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The first book to uncover the hidden and powerful role campaign professionals play in shaping American democracy by delving into the exclusive world of politicos through off-the-record interviews
We may think we know our politicians, but we know very little about the people who create them. Producing Politics will change the way we think about our country’s political candidates, the campaigns that bolster them, and the people who craft them.
Political campaigns are designed to influence voter behavior and determine elections. They are supposed to serve as a conduit between candidates and voters: politicos get to know communities, communicate their concerns to candidates, and encourage individuals to vote. However, sociologist Daniel Laurison reveals a much different reality: campaigns are riddled with outdated strategies, unquestioned conventional wisdom, and preconceived notions about voters that are more reflective of campaign professionals’ implicit bias than the real lives and motivations of Americans.
Through over 70 off-the-record interviews with key campaign staff and consultants, Laurison uncovers how the industry creates a political environment that is confusing, polarizing, and alienating to voters. Campaigns are often an echo chamber of staffers with replicate backgrounds and ideologies; most political operatives are white men from middle- to upper-class backgrounds who are driven more by their desire to climb the political ladder than the desire to create an open conversation between voter and candidate.
Producing Politics highlights the impact of national campaign professionals in the US through a sociological lens. It explores the role political operatives play in shaping the way that voters understand political candidates, participate in elections, and perceive our democratic process—and is an essential guide to understanding the current American political system.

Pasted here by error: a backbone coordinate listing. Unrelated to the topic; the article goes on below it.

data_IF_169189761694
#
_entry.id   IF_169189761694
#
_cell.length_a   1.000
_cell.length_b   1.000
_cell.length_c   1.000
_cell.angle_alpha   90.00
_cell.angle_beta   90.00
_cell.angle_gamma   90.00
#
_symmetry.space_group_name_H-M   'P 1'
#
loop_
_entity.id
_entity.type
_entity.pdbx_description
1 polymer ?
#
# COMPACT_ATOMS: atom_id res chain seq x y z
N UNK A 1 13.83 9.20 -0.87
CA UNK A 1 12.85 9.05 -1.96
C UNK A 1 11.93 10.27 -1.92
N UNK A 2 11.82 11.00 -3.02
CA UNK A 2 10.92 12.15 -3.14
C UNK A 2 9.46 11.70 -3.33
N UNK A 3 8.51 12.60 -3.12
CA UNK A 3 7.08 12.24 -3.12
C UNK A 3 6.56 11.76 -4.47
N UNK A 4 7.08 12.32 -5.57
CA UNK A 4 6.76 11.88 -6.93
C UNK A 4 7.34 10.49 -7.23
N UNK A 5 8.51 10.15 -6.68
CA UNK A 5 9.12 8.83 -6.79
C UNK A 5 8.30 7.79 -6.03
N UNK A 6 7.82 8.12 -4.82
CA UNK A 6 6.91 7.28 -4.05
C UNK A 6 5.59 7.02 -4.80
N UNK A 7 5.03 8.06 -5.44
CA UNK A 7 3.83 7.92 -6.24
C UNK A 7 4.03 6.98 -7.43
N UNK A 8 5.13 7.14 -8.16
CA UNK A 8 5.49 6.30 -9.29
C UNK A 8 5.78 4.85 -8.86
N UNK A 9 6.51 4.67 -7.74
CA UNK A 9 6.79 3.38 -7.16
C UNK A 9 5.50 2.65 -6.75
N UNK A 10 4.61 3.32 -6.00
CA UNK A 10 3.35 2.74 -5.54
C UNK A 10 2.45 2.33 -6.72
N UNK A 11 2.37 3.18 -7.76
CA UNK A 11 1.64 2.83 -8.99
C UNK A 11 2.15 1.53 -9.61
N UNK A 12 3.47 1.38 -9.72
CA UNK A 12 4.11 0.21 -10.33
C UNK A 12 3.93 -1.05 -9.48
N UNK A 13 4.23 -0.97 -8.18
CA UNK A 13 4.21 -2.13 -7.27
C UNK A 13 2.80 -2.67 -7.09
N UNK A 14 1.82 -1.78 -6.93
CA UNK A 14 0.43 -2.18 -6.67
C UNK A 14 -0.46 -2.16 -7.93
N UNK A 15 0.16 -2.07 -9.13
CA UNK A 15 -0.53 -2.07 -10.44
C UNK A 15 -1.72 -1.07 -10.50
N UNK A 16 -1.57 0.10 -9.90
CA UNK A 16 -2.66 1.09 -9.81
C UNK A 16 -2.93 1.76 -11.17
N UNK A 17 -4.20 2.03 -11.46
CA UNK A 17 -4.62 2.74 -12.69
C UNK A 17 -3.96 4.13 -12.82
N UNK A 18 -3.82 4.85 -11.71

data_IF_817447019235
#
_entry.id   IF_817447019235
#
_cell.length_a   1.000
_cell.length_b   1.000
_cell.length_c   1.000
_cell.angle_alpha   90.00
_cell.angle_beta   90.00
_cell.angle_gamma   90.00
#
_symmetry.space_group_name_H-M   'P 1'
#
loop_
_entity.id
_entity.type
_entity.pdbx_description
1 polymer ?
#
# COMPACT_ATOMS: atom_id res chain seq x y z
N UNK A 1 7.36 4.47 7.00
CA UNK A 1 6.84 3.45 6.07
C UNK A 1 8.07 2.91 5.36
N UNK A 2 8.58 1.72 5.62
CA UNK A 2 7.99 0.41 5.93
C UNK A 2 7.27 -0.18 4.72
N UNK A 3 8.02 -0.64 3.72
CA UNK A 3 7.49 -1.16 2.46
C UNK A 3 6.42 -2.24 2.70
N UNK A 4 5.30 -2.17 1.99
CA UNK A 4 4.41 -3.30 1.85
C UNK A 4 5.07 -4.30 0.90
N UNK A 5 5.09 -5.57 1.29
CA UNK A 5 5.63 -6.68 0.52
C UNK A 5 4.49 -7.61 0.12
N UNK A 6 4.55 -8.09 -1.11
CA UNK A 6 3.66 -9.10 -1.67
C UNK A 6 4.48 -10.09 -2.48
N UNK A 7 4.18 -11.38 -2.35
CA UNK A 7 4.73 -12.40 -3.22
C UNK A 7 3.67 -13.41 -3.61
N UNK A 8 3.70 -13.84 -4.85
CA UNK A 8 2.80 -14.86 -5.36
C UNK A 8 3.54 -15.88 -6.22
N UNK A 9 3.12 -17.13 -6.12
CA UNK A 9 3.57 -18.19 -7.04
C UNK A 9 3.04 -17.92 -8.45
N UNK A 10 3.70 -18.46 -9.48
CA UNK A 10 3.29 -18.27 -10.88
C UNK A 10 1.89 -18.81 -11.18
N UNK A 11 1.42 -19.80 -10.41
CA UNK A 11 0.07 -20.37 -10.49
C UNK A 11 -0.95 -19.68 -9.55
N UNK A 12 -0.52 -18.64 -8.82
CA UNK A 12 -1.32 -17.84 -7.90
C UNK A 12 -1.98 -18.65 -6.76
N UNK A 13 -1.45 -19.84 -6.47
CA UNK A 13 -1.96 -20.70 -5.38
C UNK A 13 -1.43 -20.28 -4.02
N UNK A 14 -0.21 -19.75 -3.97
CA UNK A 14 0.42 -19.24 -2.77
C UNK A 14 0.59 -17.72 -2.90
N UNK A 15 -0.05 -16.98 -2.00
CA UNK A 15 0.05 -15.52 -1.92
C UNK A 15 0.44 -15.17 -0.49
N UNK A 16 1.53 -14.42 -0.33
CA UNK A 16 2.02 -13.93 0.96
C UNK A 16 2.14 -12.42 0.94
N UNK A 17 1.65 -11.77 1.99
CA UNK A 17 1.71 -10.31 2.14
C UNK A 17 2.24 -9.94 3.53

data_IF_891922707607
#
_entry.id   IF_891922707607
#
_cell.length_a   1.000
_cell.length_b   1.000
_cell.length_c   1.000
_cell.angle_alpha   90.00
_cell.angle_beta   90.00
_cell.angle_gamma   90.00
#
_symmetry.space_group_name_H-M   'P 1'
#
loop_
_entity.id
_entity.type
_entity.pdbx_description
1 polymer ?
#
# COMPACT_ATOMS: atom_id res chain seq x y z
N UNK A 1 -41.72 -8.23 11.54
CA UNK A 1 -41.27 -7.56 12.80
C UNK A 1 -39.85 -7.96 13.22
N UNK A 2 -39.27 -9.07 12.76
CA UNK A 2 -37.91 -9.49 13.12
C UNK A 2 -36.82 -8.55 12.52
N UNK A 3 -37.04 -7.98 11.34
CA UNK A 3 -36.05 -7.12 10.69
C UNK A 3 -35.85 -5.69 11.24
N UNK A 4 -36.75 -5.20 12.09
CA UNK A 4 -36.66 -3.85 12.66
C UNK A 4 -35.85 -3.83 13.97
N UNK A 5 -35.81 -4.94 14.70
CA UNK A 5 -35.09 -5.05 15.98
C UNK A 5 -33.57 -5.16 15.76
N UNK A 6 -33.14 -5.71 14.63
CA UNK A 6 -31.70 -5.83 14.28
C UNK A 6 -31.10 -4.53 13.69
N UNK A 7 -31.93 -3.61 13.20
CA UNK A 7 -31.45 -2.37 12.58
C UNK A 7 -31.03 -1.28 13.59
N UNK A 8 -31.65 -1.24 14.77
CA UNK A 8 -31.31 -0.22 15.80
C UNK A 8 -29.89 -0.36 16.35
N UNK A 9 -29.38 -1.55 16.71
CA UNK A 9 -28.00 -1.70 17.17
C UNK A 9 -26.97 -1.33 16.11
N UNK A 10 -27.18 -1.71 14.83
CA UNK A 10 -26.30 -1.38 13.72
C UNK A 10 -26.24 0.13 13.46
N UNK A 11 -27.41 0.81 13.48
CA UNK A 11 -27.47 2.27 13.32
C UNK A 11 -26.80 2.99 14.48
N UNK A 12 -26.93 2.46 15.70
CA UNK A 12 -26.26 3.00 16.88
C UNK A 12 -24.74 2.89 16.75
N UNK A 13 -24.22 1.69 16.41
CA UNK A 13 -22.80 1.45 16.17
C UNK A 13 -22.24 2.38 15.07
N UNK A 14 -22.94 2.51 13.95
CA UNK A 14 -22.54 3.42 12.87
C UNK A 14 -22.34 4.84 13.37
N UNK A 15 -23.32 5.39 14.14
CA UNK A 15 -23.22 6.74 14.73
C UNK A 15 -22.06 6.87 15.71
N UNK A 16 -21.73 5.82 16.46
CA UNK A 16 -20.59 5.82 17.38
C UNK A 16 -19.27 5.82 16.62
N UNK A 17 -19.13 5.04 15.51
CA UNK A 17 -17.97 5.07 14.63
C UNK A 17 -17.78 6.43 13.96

About the Author
Daniel Laurison is an associate professor of sociology at Swarthmore College, the associate editor of the British Journal of Sociology, and a Carnegie Fellow. He researches and writes on social class and political inequalities. His previous book was The Class Ceiling: Why It Pays to Be Privileged (coauthored with Sam Friedman).
“Laurison makes many important points about how politics reached its current state and where it might go from here . . . With the midterm elections looming, this detailed study of how campaigns work shines valuable light into dark corners.”
"[An] illuminating insider’s view of American politics....Laurison’s case for how current campaign practices undermine democracy is detailed and persuasive. Readers will learn much from this peek behind the political curtain."
"[F]ascinating insights and tidbits . . . the book is accessible and well written."
—Harry Charles, Library Journal
“Why, in such a dynamic, diverse country, do so many of our political campaigns feel so repetitively similar? Daniel Laurison’s study of who goes to work for candidates, how they got there, and why they make the choices they do points us to an answer that will change the way you see and participate in elections.”